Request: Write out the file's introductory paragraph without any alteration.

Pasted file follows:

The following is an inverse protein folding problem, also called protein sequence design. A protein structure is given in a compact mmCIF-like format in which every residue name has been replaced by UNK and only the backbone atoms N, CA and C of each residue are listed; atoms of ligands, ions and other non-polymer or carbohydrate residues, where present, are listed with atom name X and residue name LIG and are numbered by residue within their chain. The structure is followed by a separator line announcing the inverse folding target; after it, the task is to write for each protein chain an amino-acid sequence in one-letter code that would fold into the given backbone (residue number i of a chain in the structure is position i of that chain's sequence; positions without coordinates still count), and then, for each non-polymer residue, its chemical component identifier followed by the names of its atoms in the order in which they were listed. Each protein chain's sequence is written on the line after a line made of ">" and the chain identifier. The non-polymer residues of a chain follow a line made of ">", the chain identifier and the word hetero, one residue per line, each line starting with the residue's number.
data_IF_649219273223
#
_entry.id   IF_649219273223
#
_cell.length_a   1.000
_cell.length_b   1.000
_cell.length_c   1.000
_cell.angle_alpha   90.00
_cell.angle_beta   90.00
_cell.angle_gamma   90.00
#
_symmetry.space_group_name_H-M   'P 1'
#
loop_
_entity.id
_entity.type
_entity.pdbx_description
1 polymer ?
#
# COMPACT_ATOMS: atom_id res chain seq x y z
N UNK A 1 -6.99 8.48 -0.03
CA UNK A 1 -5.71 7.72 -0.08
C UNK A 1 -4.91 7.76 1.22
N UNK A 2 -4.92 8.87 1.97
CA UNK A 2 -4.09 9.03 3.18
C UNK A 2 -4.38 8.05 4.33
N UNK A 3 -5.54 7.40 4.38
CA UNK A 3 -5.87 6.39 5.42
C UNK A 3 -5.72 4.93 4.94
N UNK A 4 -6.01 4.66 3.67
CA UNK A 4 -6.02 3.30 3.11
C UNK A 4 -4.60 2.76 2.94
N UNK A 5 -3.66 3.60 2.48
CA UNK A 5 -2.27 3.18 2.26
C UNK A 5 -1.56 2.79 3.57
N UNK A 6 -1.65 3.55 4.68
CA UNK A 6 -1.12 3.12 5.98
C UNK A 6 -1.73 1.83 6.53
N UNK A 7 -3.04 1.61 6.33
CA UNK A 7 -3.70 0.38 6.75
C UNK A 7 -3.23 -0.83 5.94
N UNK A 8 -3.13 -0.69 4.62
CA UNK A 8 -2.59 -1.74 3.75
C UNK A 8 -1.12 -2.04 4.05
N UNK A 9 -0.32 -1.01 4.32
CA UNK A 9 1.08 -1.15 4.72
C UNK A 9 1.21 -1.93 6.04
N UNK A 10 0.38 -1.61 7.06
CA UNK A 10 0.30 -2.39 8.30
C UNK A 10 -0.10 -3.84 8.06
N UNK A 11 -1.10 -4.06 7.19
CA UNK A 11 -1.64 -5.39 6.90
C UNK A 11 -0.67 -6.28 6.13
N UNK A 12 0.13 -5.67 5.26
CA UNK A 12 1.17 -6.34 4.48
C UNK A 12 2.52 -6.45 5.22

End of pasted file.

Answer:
The following is an inverse protein folding problem, also called protein sequence design. A protein structure is given in a compact mmCIF-like format in which every residue name has been replaced by UNK and only the backbone atoms N, CA and C of each residue are listed; atoms of ligands, ions and other non-polymer or carbohydrate residues, where present, are listed with atom name X and residue name LIG and are numbered by residue within their chain. The structure is followed by a separator line announcing the inverse folding target; after it, the task is to write for each protein chain an amino-acid sequence in one-letter code that would fold into the given backbone (residue number i of a chain in the structure is position i of that chain's sequence; positions without coordinates still count), and then, for each non-polymer residue, its chemical component identifier followed by the names of its atoms in the order in which they were listed. Each protein chain's sequence is written on the line after a line made of ">" and the chain identifier. The non-polymer residues of a chain follow a line made of ">", the chain identifier and the word hetero, one residue per line, each line starting with the residue's number.